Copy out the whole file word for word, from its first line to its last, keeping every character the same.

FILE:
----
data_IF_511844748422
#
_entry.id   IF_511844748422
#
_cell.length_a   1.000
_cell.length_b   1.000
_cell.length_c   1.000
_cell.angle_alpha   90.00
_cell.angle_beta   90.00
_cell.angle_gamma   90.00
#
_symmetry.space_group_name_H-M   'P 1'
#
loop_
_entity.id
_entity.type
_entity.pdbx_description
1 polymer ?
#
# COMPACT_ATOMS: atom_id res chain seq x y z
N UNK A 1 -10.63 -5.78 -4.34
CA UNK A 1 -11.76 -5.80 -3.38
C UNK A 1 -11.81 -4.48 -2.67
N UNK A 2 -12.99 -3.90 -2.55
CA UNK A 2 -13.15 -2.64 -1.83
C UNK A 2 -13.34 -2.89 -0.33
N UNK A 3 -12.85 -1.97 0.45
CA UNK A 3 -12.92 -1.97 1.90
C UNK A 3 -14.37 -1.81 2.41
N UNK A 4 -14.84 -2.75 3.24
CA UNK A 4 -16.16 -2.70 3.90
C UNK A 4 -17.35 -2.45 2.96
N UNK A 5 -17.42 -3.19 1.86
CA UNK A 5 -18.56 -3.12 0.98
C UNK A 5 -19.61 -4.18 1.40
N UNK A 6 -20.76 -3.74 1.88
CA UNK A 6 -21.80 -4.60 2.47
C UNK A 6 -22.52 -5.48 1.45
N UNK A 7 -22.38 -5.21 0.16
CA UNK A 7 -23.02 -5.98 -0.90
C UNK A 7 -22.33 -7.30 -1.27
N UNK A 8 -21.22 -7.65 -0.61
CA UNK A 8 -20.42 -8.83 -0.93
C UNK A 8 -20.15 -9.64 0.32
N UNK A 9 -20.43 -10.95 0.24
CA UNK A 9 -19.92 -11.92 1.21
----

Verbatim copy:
data_IF_511844748422
#
_entry.id   IF_511844748422
#
_cell.length_a   1.000
_cell.length_b   1.000
_cell.length_c   1.000
_cell.angle_alpha   90.00
_cell.angle_beta   90.00
_cell.angle_gamma   90.00
#
_symmetry.space_group_name_H-M   'P 1'
#
loop_
_entity.id
_entity.type
_entity.pdbx_description
1 polymer ?
#
# COMPACT_ATOMS: atom_id res chain seq x y z
N UNK A 1 -10.63 -5.78 -4.34
CA UNK A 1 -11.76 -5.80 -3.38
C UNK A 1 -11.81 -4.48 -2.67
N UNK A 2 -12.99 -3.90 -2.55
CA UNK A 2 -13.15 -2.64 -1.83
C UNK A 2 -13.34 -2.89 -0.33
N UNK A 3 -12.85 -1.97 0.45
CA UNK A 3 -12.92 -1.97 1.90
C UNK A 3 -14.37 -1.81 2.41
N UNK A 4 -14.84 -2.75 3.24
CA UNK A 4 -16.16 -2.70 3.90
C UNK A 4 -17.35 -2.45 2.96
N UNK A 5 -17.42 -3.19 1.86
CA UNK A 5 -18.56 -3.12 0.98
C UNK A 5 -19.61 -4.18 1.40
N UNK A 6 -20.76 -3.74 1.88
CA UNK A 6 -21.80 -4.60 2.47
C UNK A 6 -22.52 -5.48 1.45
N UNK A 7 -22.38 -5.21 0.16
CA UNK A 7 -23.02 -5.98 -0.90
C UNK A 7 -22.33 -7.30 -1.27
N UNK A 8 -21.22 -7.65 -0.61
CA UNK A 8 -20.42 -8.83 -0.93
C UNK A 8 -20.15 -9.64 0.32
N UNK A 9 -20.43 -10.95 0.24
CA UNK A 9 -19.92 -11.92 1.21